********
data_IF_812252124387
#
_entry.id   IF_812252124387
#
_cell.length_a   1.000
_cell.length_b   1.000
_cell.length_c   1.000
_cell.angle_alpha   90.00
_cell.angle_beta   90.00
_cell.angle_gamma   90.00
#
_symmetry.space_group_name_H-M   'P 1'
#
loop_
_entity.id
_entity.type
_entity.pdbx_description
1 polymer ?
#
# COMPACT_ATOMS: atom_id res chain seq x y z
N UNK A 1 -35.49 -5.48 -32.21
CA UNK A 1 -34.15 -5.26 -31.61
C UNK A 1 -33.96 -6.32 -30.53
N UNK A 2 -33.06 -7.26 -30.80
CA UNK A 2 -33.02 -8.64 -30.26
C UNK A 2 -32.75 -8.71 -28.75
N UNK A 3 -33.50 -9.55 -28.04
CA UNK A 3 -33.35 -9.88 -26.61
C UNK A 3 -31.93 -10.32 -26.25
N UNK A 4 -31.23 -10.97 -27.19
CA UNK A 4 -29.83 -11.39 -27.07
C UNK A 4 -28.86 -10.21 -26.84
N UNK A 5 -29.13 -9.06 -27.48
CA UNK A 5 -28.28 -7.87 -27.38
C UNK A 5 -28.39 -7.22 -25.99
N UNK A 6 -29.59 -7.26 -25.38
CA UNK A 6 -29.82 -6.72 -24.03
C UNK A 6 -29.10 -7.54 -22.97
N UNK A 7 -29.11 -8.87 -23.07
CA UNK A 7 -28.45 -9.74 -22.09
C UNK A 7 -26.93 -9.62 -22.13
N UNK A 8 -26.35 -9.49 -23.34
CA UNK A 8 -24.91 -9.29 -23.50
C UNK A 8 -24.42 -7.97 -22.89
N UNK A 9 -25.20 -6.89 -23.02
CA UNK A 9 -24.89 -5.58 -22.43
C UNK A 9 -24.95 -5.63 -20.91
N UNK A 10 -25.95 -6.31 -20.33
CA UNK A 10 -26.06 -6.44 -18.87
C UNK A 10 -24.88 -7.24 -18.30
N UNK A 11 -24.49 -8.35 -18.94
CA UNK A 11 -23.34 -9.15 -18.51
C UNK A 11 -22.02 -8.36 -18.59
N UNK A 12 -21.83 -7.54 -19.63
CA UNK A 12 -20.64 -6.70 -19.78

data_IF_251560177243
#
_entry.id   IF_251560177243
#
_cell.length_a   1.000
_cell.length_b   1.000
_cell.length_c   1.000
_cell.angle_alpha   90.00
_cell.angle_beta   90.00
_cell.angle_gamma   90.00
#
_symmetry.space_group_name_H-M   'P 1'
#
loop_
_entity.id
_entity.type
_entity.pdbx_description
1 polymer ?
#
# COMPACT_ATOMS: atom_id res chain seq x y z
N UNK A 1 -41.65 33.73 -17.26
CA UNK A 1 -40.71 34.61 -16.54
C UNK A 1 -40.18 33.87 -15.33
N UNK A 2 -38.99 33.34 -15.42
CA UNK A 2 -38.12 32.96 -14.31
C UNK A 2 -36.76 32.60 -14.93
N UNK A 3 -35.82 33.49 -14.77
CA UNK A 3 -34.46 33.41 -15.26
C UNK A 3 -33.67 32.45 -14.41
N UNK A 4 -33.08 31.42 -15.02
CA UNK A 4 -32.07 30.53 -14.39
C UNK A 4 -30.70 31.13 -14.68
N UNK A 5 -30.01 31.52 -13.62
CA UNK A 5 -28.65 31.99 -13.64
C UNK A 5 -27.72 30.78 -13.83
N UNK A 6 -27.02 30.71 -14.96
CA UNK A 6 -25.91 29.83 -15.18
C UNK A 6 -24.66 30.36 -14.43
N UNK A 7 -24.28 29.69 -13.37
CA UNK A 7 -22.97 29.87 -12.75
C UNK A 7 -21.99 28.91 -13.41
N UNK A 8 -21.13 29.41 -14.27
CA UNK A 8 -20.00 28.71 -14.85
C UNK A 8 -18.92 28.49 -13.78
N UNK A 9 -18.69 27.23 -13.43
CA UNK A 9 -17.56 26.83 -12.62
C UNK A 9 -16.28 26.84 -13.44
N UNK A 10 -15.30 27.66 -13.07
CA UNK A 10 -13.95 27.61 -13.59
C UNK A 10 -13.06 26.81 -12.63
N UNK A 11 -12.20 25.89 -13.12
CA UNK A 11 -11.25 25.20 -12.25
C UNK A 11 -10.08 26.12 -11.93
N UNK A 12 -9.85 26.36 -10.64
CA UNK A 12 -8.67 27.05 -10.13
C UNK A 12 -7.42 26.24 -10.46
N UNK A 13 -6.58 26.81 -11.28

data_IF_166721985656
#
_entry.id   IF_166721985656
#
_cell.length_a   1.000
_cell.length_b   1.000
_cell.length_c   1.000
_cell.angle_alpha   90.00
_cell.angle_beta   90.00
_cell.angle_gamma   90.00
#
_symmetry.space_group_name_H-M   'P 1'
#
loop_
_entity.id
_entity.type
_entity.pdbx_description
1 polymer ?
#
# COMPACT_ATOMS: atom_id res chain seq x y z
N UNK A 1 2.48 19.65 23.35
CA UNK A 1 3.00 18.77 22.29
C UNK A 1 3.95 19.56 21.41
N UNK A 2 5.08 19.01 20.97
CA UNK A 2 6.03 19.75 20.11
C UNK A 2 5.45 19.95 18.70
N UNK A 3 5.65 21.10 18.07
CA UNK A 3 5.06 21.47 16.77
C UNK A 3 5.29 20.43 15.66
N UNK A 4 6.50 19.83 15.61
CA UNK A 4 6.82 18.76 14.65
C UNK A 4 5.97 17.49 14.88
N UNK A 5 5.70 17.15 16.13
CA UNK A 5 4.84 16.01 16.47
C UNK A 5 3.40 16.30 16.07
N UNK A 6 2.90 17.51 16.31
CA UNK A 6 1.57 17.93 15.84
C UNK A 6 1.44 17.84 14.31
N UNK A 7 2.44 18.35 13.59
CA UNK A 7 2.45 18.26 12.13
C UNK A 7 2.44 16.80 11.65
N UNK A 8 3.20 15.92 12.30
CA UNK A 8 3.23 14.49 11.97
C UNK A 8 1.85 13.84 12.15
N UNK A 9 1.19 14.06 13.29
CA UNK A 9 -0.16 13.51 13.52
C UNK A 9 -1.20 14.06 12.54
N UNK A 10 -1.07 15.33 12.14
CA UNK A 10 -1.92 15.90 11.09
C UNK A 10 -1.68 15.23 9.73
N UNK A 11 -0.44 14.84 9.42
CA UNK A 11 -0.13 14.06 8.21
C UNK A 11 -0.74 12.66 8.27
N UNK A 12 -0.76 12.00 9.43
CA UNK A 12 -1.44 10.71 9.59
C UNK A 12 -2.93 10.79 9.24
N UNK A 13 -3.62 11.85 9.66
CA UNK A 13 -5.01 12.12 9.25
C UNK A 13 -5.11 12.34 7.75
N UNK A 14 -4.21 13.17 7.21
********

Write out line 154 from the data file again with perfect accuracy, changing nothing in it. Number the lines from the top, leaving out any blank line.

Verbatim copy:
N UNK A 8 3.20 15.92 12.30